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Review: Speaking in Tongues

Speaking in Tongues
Speaking in Tongues by Andrew Bovell

My rating: 5 of 5 stars

I didn’t know what to expect from Speaking In Tongues, which is not surprising, given author Andrew Bovell’s comment, “I hate theatre when it is exactly what you are expecting it to be.”

The production I saw promised “a number of separate but interlinked stories … nine parallel lives connected by four infidelities, one missing person and a mysterious stiletto … encounters, confessionals and interrogations that gradually reveal the darker side of human nature.” Oh goody, grab the popcorn.

The play opens with two married couples appearing in separate hotel bedrooms – but the husbands are with the wrong wives. Their conversations interweave and overlap as each tries to come to terms with the guilt of what they may or may not be about to do. This scene is beautifully written and very, very hard to perform as the characters have to say some lines simultaneously in different conversations, with the doubled-up voices giving extra power to such lines as “I just wanted to feel something” and “I wanted to know if I was still attractive.”

The first half follows these four characters as their stories move together and apart in a choreographed dance of dialogue, revealing their frustration, disillusionment, bitterness and guilt.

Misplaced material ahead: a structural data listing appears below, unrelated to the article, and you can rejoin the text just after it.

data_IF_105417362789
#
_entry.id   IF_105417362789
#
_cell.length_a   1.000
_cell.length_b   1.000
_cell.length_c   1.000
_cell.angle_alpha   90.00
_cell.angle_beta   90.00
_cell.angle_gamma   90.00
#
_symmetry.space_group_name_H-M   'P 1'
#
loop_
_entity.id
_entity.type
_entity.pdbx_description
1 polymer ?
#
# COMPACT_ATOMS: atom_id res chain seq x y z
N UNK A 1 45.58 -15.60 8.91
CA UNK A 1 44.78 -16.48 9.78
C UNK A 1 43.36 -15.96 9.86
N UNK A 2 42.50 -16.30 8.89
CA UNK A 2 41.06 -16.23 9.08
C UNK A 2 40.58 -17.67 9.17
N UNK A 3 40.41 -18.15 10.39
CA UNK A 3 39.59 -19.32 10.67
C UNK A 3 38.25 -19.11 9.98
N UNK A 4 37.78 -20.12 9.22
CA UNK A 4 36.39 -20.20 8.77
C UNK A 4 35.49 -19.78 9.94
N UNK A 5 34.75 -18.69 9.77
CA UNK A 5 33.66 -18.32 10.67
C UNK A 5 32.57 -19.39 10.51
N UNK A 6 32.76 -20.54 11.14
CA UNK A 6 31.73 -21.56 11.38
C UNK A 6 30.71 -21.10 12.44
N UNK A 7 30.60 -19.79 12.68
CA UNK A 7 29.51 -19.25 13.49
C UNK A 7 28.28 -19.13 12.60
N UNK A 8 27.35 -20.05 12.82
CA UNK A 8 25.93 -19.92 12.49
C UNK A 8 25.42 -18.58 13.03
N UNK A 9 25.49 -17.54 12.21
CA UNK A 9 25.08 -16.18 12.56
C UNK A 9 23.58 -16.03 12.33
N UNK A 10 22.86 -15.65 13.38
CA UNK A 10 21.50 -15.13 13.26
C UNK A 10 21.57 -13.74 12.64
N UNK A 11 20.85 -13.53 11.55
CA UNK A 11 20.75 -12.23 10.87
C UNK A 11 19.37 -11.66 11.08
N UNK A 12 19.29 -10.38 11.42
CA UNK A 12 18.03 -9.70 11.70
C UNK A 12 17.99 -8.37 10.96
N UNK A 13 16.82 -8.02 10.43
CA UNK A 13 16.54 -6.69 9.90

In the second half, new characters take up the stories alluded to in the first half, and the threads of their stories fray and tangle delightfully. Leon the policeman is the only survivor from the first half: the dark sun around which the other worlds blindly orbit. His subtle emotional dishonesty influences the lives of those around him without their knowledge.

This is a brilliantly written play, which fulfils Bovell’s promise of something unexpected, but it isn’t pretentious or difficult to watch. It has tension, mystery and pathos, but it can also be very funny, with the humour of people who talk without communicating and try to control their own worlds but are blind to the other people and events that shape their lives.